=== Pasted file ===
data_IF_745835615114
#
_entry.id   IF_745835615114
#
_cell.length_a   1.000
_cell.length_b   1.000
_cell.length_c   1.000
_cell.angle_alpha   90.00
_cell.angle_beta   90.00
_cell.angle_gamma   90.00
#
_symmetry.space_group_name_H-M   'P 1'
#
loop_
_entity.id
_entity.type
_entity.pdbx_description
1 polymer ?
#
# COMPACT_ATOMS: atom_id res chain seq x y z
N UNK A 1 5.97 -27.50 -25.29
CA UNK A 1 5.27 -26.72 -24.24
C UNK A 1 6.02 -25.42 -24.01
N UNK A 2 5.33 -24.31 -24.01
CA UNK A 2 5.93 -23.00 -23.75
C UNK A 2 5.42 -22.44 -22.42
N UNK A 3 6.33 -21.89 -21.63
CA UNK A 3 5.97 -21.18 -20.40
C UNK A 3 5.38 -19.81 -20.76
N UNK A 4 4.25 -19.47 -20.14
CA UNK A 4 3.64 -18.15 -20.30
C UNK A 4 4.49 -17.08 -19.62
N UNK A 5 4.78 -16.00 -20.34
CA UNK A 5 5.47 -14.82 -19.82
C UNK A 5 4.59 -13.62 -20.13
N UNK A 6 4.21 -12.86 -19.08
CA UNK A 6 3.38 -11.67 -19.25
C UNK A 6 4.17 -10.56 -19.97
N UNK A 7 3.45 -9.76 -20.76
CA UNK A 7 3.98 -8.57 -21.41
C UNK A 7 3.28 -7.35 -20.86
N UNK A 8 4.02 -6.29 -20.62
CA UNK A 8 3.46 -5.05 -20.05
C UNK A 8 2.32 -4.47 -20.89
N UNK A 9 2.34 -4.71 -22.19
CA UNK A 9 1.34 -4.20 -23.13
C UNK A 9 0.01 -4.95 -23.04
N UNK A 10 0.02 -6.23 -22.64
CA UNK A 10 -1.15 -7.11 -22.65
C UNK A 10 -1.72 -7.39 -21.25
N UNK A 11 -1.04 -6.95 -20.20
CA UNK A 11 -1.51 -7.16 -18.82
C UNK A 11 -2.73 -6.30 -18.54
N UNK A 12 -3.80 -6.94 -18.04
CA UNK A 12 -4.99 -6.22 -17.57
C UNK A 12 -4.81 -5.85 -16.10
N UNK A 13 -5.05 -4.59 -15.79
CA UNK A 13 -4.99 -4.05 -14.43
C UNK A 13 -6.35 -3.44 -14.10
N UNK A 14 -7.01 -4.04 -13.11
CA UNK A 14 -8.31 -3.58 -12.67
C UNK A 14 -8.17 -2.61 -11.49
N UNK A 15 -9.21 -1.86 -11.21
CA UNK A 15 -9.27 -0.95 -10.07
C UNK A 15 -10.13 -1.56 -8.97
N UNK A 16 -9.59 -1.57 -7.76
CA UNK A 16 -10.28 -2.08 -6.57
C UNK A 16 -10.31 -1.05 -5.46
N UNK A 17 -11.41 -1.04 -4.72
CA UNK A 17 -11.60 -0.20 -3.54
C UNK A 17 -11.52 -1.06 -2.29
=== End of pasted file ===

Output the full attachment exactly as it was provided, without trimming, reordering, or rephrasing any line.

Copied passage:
data_IF_745835615114
#
_entry.id   IF_745835615114
#
_cell.length_a   1.000
_cell.length_b   1.000
_cell.length_c   1.000
_cell.angle_alpha   90.00
_cell.angle_beta   90.00
_cell.angle_gamma   90.00
#
_symmetry.space_group_name_H-M   'P 1'
#
loop_
_entity.id
_entity.type
_entity.pdbx_description
1 polymer ?
#
# COMPACT_ATOMS: atom_id res chain seq x y z
N UNK A 1 5.97 -27.50 -25.29
CA UNK A 1 5.27 -26.72 -24.24
C UNK A 1 6.02 -25.42 -24.01
N UNK A 2 5.33 -24.31 -24.01
CA UNK A 2 5.93 -23.00 -23.75
C UNK A 2 5.42 -22.44 -22.42
N UNK A 3 6.33 -21.89 -21.63
CA UNK A 3 5.97 -21.18 -20.40
C UNK A 3 5.38 -19.81 -20.76
N UNK A 4 4.25 -19.47 -20.14
CA UNK A 4 3.64 -18.15 -20.30
C UNK A 4 4.49 -17.08 -19.62
N UNK A 5 4.78 -16.00 -20.34
CA UNK A 5 5.47 -14.82 -19.82
C UNK A 5 4.59 -13.62 -20.13
N UNK A 6 4.21 -12.86 -19.08
CA UNK A 6 3.38 -11.67 -19.25
C UNK A 6 4.17 -10.56 -19.97
N UNK A 7 3.45 -9.76 -20.76
CA UNK A 7 3.98 -8.57 -21.41
C UNK A 7 3.28 -7.35 -20.86
N UNK A 8 4.02 -6.29 -20.62
CA UNK A 8 3.46 -5.05 -20.05
C UNK A 8 2.32 -4.47 -20.89
N UNK A 9 2.34 -4.71 -22.19
CA UNK A 9 1.34 -4.20 -23.13
C UNK A 9 0.01 -4.95 -23.04
N UNK A 10 0.02 -6.23 -22.64
CA UNK A 10 -1.15 -7.11 -22.65
C UNK A 10 -1.72 -7.39 -21.25
N UNK A 11 -1.04 -6.95 -20.20
CA UNK A 11 -1.51 -7.16 -18.82
C UNK A 11 -2.73 -6.30 -18.54
N UNK A 12 -3.80 -6.94 -18.04
CA UNK A 12 -4.99 -6.22 -17.57
C UNK A 12 -4.81 -5.85 -16.10
N UNK A 13 -5.05 -4.59 -15.79
CA UNK A 13 -4.99 -4.05 -14.43
C UNK A 13 -6.35 -3.44 -14.10
N UNK A 14 -7.01 -4.04 -13.11
CA UNK A 14 -8.31 -3.58 -12.67
C UNK A 14 -8.17 -2.61 -11.49
N UNK A 15 -9.21 -1.86 -11.21
CA UNK A 15 -9.27 -0.95 -10.07
C UNK A 15 -10.13 -1.56 -8.97
N UNK A 16 -9.59 -1.57 -7.76
CA UNK A 16 -10.28 -2.08 -6.57
C UNK A 16 -10.31 -1.05 -5.46
N UNK A 17 -11.41 -1.04 -4.72
CA UNK A 17 -11.60 -0.20 -3.54
C UNK A 17 -11.52 -1.06 -2.29